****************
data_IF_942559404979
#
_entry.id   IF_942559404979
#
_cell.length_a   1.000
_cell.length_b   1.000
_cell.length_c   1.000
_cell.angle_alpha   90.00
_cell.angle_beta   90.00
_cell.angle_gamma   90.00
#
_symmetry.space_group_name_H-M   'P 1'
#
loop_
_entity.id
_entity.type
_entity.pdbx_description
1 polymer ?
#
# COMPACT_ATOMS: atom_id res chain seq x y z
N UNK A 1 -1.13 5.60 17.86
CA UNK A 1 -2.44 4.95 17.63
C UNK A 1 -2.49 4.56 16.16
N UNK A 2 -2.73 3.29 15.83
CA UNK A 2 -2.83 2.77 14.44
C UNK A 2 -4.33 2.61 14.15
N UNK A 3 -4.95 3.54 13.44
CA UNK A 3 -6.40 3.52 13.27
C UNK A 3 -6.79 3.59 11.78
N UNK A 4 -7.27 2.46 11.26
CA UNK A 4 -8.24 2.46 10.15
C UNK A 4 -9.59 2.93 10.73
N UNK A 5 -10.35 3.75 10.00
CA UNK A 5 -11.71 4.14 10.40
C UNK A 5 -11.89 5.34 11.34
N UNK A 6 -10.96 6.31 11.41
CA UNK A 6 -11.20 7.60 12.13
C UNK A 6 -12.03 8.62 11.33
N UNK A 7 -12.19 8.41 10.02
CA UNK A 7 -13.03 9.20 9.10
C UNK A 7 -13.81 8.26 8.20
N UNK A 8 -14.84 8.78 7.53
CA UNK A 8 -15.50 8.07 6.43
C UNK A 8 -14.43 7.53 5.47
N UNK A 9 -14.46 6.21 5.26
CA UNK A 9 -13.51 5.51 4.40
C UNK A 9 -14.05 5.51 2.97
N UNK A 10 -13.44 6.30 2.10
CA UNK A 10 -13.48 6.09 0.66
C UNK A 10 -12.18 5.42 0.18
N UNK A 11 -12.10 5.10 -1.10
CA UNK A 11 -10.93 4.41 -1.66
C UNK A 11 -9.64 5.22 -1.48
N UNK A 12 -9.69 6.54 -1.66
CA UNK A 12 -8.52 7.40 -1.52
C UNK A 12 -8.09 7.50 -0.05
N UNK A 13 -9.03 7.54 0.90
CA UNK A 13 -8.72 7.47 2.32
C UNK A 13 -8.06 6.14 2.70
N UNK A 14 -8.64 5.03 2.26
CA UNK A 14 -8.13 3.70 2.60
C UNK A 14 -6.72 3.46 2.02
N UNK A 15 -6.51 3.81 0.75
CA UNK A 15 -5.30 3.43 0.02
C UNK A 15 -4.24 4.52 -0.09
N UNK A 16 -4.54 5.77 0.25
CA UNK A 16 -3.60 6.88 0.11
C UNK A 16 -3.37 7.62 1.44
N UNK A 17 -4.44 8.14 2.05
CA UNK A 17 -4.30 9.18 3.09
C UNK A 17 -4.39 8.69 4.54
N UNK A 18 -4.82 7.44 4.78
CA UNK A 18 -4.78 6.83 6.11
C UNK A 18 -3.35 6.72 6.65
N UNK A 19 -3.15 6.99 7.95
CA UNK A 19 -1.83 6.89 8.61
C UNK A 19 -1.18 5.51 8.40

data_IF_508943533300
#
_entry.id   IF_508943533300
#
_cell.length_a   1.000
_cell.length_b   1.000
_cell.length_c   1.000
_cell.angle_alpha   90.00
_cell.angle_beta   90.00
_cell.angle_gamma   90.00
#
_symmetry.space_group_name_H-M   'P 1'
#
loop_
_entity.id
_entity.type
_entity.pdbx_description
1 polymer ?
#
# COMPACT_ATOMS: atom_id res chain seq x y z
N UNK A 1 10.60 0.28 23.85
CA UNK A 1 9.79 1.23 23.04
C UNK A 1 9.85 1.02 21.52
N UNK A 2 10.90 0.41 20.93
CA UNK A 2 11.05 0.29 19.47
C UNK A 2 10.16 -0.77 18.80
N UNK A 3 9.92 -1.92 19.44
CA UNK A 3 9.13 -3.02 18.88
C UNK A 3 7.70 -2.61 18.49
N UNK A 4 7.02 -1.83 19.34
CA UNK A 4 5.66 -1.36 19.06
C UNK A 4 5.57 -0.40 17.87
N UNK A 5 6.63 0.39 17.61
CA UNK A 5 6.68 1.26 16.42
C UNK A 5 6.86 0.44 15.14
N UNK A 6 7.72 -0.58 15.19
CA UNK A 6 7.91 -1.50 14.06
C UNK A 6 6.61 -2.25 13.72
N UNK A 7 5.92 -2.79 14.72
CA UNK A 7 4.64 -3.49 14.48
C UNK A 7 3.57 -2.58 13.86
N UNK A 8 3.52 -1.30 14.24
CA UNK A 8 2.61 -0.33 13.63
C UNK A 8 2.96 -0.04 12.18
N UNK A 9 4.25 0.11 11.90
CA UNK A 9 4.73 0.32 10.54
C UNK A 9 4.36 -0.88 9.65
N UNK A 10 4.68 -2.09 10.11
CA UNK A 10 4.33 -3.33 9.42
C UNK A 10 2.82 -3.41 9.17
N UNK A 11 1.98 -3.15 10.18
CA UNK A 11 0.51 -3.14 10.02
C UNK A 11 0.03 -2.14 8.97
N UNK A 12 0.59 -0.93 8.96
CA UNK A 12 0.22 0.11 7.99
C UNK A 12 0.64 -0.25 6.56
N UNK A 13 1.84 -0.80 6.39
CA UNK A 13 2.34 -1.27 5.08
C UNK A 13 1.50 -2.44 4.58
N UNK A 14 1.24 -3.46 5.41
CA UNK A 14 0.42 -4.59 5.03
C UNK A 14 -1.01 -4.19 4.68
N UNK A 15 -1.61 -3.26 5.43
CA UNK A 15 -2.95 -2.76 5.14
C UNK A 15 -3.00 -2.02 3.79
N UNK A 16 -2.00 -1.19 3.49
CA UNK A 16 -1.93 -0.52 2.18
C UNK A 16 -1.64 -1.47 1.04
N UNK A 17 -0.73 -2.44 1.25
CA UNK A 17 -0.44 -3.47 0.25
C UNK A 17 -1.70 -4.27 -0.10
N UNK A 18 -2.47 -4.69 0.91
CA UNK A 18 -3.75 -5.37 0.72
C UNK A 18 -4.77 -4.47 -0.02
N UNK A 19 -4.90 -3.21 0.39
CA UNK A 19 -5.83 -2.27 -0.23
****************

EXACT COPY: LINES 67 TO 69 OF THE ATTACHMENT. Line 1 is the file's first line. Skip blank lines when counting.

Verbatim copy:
CA UNK A 16 -3.60 6.88 0.11
C UNK A 16 -3.37 7.62 1.44
N UNK A 17 -4.44 8.14 2.05